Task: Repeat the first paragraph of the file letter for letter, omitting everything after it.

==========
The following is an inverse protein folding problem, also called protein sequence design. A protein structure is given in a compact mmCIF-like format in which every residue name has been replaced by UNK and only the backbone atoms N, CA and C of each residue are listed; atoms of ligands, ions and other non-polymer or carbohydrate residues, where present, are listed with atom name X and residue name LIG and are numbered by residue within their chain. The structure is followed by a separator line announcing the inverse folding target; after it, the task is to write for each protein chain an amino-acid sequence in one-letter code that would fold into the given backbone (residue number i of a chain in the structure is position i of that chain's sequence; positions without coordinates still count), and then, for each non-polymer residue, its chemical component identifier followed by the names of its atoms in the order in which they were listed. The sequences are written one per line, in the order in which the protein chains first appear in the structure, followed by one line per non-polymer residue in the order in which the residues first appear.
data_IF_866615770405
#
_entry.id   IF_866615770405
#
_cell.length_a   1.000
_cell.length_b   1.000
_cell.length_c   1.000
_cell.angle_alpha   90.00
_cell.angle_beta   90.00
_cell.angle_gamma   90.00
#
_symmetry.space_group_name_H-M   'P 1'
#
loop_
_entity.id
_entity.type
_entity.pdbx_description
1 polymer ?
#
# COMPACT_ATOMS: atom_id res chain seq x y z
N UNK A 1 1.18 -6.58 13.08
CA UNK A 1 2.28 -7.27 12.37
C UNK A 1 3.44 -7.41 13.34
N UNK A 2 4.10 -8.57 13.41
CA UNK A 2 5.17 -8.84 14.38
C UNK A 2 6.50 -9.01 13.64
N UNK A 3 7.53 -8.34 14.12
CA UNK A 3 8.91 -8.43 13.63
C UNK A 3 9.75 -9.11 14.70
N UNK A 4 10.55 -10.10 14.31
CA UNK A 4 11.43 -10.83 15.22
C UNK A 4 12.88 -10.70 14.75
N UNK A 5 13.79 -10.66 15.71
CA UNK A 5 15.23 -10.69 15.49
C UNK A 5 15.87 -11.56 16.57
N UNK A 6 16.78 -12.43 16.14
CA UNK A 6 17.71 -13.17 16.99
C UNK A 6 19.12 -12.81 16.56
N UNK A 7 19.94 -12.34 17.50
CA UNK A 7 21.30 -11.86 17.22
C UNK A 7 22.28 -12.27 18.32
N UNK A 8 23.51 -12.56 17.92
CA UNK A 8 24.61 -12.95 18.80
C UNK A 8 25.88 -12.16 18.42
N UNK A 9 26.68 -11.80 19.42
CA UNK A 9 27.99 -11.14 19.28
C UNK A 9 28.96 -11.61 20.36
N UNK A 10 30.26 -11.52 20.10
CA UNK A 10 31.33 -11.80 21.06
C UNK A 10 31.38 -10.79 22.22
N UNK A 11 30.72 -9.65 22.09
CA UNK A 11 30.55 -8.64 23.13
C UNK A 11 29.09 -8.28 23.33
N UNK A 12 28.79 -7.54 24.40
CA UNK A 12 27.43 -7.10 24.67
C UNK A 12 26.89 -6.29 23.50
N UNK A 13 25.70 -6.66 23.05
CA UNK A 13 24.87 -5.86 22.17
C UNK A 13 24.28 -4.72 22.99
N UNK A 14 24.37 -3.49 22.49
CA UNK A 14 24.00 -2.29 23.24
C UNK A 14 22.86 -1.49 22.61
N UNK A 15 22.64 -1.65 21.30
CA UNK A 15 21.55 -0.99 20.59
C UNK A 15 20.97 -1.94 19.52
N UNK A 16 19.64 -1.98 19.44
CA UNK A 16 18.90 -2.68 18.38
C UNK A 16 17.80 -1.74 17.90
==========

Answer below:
The following is an inverse protein folding problem, also called protein sequence design. A protein structure is given in a compact mmCIF-like format in which every residue name has been replaced by UNK and only the backbone atoms N, CA and C of each residue are listed; atoms of ligands, ions and other non-polymer or carbohydrate residues, where present, are listed with atom name X and residue name LIG and are numbered by residue within their chain. The structure is followed by a separator line announcing the inverse folding target; after it, the task is to write for each protein chain an amino-acid sequence in one-letter code that would fold into the given backbone (residue number i of a chain in the structure is position i of that chain's sequence; positions without coordinates still count), and then, for each non-polymer residue, its chemical component identifier followed by the names of its atoms in the order in which they were listed. The sequences are written one per line, in the order in which the protein chains first appear in the structure, followed by one line per non-polymer residue in the order in which the residues first appear.